Star Wars: The Last Jedi (2017)

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The saga returns and the 2nd of the new Star Wars trilogy whams into the cinema with director Rian Johnson ensuring he gives fans a lot to be pleased about whilst gifting the starry sci-fi blockbuster some neat stylish additions of his own.

Continuing on from Rey’s (Daisy Ridley) island meet up with Luke Skywalker (Mark Hamill), she hopes to learn the ways of the Jedi. Meanwhile Leia Organa (Carrie Fisher) is desperately trying to evacuate the Rebel base as the First Order try and diminish hope from the galaxy and wipe out the chance of Luke’s return. As they keep trying to escape, Kylo Ren (Adam Driver) is at odds with his place in all this, not helped by visions that unwillingly connect him to someone else.

Rian Johnson ensures the Star Wars aficionados can enjoy seeing certain characters, screen wipes and the charm of space opera good versus bad as the ever central theme. Hope and the notion of crushing that ideal is what drives the franchise and this is no exception but gladly the director after J.J. Abrams hands this outing some stylistic moments; ones that almost step out of the comfortable SW bubble, that I thoroughly enjoyed. These choices keep the film fresh and help it look exciting but more brooding than ‘The Force Awakens’. A sequence with endlessly mirroring a character, the salted planet of red surface and crystal critters and an extremely amazing breathtaking snappy edit of a soundless explosion are some examples of the visual splendour Johnson and his huge crew have created, which keep the galaxy alive with big screen wonder.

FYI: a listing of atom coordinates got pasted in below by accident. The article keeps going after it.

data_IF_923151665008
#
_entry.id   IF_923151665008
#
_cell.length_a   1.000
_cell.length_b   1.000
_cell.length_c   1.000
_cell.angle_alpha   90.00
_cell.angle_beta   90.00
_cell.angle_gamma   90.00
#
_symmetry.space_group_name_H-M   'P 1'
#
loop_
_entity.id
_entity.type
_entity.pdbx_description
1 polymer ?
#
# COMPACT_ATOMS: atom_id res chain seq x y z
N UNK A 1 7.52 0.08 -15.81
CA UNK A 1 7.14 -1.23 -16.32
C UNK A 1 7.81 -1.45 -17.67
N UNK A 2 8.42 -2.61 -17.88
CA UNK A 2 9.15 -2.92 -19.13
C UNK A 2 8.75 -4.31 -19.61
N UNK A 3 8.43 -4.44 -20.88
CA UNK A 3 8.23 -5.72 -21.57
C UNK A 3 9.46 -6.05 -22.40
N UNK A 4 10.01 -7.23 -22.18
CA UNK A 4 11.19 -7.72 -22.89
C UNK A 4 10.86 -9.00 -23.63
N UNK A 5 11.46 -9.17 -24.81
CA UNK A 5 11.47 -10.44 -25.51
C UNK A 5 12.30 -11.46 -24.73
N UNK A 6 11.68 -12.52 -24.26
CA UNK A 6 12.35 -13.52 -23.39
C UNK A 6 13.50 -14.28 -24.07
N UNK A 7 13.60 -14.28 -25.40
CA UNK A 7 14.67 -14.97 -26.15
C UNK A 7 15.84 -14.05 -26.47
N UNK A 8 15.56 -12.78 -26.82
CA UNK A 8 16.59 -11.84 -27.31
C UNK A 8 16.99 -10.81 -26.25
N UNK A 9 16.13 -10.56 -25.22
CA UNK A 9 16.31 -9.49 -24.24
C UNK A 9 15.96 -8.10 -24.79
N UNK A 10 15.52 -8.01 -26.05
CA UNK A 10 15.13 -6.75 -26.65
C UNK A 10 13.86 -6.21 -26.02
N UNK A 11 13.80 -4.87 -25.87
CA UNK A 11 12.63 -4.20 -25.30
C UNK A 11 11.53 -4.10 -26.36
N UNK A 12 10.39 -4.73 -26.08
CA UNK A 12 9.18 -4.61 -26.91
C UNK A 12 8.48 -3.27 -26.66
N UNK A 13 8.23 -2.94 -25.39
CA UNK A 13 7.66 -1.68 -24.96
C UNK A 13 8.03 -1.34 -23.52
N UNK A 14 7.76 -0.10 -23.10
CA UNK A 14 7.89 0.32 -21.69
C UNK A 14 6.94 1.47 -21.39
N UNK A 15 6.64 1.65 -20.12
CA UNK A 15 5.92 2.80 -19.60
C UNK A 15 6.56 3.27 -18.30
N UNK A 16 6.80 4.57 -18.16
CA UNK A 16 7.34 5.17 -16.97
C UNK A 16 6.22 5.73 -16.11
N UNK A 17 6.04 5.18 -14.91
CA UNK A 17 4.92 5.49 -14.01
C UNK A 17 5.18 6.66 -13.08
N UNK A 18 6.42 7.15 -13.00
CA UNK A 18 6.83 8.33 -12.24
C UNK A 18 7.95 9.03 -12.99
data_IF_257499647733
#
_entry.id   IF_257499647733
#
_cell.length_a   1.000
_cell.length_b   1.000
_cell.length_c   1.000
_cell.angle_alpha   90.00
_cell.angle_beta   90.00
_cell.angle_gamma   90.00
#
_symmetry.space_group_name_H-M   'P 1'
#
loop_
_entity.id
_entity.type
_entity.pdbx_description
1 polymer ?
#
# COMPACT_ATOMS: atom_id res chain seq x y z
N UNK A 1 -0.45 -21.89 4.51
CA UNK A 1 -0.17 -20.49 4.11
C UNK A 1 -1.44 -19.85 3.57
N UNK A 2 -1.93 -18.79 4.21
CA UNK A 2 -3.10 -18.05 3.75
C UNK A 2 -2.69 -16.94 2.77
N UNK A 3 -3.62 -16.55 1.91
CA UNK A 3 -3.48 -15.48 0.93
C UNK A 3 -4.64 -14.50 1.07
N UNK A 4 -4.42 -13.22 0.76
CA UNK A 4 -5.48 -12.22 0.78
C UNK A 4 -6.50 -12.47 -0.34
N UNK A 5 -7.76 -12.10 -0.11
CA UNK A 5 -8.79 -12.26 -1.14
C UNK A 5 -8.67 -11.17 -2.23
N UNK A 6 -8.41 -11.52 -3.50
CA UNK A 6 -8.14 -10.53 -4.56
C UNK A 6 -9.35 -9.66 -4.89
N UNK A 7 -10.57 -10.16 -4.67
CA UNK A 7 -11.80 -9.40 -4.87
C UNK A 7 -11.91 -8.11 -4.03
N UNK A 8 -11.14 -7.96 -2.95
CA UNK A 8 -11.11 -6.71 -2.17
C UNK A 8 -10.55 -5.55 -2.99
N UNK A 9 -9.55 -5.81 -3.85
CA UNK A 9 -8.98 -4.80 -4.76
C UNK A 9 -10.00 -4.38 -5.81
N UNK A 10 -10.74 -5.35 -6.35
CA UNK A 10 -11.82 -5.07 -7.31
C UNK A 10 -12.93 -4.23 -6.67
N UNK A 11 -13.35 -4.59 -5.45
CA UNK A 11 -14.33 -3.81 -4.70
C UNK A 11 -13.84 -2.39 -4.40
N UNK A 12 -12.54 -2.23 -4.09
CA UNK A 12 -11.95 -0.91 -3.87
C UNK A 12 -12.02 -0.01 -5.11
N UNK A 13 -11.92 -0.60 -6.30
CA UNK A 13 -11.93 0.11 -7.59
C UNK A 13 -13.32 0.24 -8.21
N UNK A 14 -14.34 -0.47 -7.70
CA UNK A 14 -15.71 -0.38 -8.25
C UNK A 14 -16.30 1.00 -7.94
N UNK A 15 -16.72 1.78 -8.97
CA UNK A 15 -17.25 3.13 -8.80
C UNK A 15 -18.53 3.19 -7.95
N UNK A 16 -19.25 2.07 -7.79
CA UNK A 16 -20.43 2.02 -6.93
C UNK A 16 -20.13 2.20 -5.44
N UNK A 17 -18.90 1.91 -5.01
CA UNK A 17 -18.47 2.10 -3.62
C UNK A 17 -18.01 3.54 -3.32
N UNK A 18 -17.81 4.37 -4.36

There are some points, mostly that lay within the story, that can feel utterly safe and predictable. Obviously I’m not wanting to spoil anything in this review so I’ll keep hush on the negatives I had but sufficed to say there are space filled deus ex machinas abounds and little character events that I expected straight away which sort of took me out of the immersive thrill. Also, some writing choices they give the action and/or characters felt cheap or not wholly unnecessary and without spoilers I really felt no need for a kiss that comes at one time.